Discovering this divine, yet simple restaurant in the backstreets of Le Touquet was a real and unexpected delight. The previous night had been a disappointment. The concierge at our hotel recommended we went to the finest restaurant in Amiens, Le Maison du Petit Bedon, specialising in La cuisine du Picardie.
Located in a narrow medieval street alongside Amien’s imposing Gothic cathedral, we passed it at around 7pm only to find it empty so ambled off in search of a pre-meal tipple in a local hostelry, thinking we could roll up at 8.30 and bag a table with no problem. On our return the place was packed, as if by magic it was suddenly appeared to be populated by half the gastronauts of Amiens; we were met at the door by a pretty waitress frantically crossing her arms in from of her chest repeating “ce fait complet monsieur.”
Returning outside my sulky face pressed against the window seeing tables full of happy diners with waitresses gliding effortlessly from table to table with heaving plates of gorgeous looking food and bottles of wine. That evening we eventually found a place that translated as “The Laughing Potato”, a bit of a come down, but at least the duck confit was good and the Beaujolais, Chateau de Pizay (http://www.vins-chateaupizay.com/uk/les-vins-de-pizay.php ) was quite superb, a real find in such a simple restaurant. This gorgeous wine is available from Majestic (http://www.majestic.co.uk/Beaujolais-zid07001)
Next day we decided the head for Le Touquet, a rather grand, if not slightly faded, seaside town south of Calais. It is said “Les hommes Parisien” own two apartments there, one for the wife, and another for the mistress.
After stopping for breakfast at the curiously named Fritterie Chez Willy, in the village of Hesdin we headed on to Le Touquet for lunch. I had a message from my editor, Maria, recommending a few places to eat. One had closed and the others were either empty, or overpriced. So instead we wandered through the backstreets seeking a suitable place to eat and, through a wafting aroma of mussels, discovered Le Zinc. It was full, smelled wonderful and was buzzing with animated diners and what’s more, they were all French. My rule always is if the natives eat there, then it must be good.
We took a table on the terrace and the waitress swiftly bought a menu. All the offerings looked superb, packed with homemade local dishes and seafood; I was drooling just looking at it.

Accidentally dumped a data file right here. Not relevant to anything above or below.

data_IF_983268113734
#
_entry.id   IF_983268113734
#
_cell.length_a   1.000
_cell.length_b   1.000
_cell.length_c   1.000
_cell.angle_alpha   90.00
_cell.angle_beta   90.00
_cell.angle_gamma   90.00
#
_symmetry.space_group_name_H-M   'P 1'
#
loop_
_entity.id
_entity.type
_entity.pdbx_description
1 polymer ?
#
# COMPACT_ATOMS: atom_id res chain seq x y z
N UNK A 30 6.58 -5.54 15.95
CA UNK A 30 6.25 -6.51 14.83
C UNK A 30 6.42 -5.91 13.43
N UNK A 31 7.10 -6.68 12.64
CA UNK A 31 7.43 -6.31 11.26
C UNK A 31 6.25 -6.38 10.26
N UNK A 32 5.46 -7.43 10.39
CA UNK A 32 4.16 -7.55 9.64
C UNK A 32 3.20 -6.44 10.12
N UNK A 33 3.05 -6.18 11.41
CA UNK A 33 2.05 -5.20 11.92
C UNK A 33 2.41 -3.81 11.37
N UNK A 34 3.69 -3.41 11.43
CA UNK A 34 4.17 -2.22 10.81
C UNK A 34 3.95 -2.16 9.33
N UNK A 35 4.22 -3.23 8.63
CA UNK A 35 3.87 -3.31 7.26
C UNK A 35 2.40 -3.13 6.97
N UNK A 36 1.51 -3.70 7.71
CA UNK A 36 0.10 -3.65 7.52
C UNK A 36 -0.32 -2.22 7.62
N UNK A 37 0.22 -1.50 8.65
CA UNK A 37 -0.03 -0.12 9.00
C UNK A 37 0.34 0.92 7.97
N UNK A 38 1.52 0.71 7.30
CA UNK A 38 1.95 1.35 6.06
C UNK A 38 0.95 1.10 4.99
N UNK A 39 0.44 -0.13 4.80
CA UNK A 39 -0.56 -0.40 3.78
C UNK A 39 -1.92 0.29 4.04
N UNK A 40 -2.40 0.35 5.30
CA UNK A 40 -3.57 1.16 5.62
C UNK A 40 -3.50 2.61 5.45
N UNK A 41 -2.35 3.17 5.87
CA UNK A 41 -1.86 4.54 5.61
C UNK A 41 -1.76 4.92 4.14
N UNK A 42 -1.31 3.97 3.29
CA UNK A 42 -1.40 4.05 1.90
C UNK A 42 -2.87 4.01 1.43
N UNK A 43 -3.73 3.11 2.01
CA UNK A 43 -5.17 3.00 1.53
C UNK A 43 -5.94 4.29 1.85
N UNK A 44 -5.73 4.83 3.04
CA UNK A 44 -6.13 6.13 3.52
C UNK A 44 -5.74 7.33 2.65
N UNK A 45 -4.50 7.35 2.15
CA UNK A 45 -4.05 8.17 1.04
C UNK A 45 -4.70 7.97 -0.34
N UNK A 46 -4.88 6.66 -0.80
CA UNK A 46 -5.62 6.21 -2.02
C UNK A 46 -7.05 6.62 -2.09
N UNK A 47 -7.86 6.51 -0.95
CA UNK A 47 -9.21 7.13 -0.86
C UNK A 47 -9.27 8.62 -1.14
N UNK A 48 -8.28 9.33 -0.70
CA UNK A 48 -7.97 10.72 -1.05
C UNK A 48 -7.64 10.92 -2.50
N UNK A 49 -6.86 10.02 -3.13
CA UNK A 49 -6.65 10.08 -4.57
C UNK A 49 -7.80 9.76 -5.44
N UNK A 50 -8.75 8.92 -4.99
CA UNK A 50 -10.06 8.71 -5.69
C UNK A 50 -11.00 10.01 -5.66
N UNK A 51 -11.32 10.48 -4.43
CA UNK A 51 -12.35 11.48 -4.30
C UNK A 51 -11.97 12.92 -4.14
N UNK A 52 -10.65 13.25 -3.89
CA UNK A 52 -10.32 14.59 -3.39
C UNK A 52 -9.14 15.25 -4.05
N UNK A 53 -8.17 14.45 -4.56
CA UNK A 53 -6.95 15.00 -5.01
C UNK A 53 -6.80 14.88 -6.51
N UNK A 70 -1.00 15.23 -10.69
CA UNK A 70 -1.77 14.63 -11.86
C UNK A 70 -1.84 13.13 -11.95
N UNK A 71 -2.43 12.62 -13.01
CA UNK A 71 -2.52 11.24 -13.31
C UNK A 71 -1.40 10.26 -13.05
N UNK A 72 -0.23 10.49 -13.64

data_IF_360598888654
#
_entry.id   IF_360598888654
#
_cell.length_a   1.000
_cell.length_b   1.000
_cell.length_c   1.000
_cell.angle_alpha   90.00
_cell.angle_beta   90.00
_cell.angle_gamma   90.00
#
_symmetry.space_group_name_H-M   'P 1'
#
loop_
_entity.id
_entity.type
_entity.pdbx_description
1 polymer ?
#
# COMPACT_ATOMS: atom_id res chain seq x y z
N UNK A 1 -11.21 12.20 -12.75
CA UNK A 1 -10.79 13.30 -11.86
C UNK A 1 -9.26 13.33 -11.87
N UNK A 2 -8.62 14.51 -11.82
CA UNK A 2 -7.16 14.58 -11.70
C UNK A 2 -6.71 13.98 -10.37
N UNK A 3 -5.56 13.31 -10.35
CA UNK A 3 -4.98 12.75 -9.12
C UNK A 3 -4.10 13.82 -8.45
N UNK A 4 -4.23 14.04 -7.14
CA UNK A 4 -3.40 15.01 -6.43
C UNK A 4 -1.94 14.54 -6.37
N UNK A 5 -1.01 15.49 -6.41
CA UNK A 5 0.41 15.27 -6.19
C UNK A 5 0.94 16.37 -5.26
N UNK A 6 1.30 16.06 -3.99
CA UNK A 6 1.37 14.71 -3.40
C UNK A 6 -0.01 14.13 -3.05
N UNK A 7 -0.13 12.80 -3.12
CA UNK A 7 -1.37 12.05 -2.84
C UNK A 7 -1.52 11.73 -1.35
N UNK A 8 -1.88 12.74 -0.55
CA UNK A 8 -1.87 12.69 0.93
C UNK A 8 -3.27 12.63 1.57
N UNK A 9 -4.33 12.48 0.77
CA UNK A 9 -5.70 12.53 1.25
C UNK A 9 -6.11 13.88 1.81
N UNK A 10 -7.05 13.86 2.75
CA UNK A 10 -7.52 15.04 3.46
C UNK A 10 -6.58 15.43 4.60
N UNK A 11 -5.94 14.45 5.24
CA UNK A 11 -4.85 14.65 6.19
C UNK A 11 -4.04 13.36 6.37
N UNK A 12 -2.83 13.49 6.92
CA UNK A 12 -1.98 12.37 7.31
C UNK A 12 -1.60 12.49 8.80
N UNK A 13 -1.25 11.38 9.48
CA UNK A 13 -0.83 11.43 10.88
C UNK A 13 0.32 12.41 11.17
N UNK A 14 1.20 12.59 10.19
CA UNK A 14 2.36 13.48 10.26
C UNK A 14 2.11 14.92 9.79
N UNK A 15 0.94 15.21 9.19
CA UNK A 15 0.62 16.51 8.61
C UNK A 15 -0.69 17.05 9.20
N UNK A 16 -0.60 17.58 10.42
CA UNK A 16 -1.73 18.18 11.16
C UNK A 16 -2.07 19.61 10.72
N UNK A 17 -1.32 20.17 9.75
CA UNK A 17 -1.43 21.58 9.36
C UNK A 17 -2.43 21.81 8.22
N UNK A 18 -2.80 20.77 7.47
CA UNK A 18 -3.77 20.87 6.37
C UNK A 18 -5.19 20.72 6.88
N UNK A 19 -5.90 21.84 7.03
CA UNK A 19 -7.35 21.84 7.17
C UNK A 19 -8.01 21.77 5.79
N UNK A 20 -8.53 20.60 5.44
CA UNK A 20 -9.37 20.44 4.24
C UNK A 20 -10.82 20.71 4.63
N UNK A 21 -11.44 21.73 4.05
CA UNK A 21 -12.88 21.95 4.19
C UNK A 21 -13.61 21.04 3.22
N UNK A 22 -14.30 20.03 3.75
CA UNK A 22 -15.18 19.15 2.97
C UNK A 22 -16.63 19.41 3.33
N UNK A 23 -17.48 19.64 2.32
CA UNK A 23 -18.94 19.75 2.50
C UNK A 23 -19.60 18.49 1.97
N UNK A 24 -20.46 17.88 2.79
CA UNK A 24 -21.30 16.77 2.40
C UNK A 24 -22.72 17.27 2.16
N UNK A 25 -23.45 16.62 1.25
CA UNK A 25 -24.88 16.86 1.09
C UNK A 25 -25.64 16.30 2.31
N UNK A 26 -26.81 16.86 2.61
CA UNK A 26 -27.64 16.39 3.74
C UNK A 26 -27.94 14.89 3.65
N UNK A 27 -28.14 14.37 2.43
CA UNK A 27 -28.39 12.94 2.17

I persuaded my fellow diners to each have a different dish so I could try them all! Every other table seemed to be eating the mussels so one ordered local mussels cooked in white wine (€12.50), another for the Risotto de coquilette au cheddar, magret de canard fume, Pasta shells risotto with cheddar and smoked duck breast (€12.50), one the Filet de daurade a l’huile d’olive, grilled sea bream filet (€14.00) and I went for carbonnade flamande frites a local Flemish style beef and ale stew (€12.50).
The mussels were tender and cooked to perfection, the white wine sauce tangy with lemon and perfect for mopping up with pain francais. Judging by the other diners this appeared to be the most popular dish with the local. The rare smoked duck had a lovely rich texture perfectly complemented by the cheesy risotto; and sadly my fellow diner limited me to only one piece despite my protestations. The fish too was great, grilled, moist, accompanied by crisp steamed vegetables, though a portion was a little small for a big chap like myself. My carbonnade was also excellent, the meat tender and the sauce rich and full of flavour, though more suited to be accompanied by a beer or a big Bordeaux red. The service was attentive, superb and immensely professional.
As with most restaurants in France the house wines were perfectly acceptable and the whole fabulous feast was washed down with a carafe of the delicious house rose for a mere €8.00.
Finally, I indulged myself with a dessert Coupe de Zinc (€6.00) an immensely fattening combination of homemade vanilla ice cream, caramel and fresh cream. Luscious.
The chef/owner is young and deeply passionate about his food and changes the menu daily, offering up a combination of French Classics and local dishes. The walls of the restaurant itself were covered in delightful old photos of Le Touquet in its heyday and overall, had a lovely and welcoming ambiance.
What better way to end a short stay in Le Touquet with a lovely stroll along the long sandy beach, walking off that dessert, before heading back to Calais with the car laden with wine, saucisson, cheese and pates for future feasts at home.
70 rue de Paris
6520 Le Touquet
Tel: 03 21 05 89 27
and the one that got away….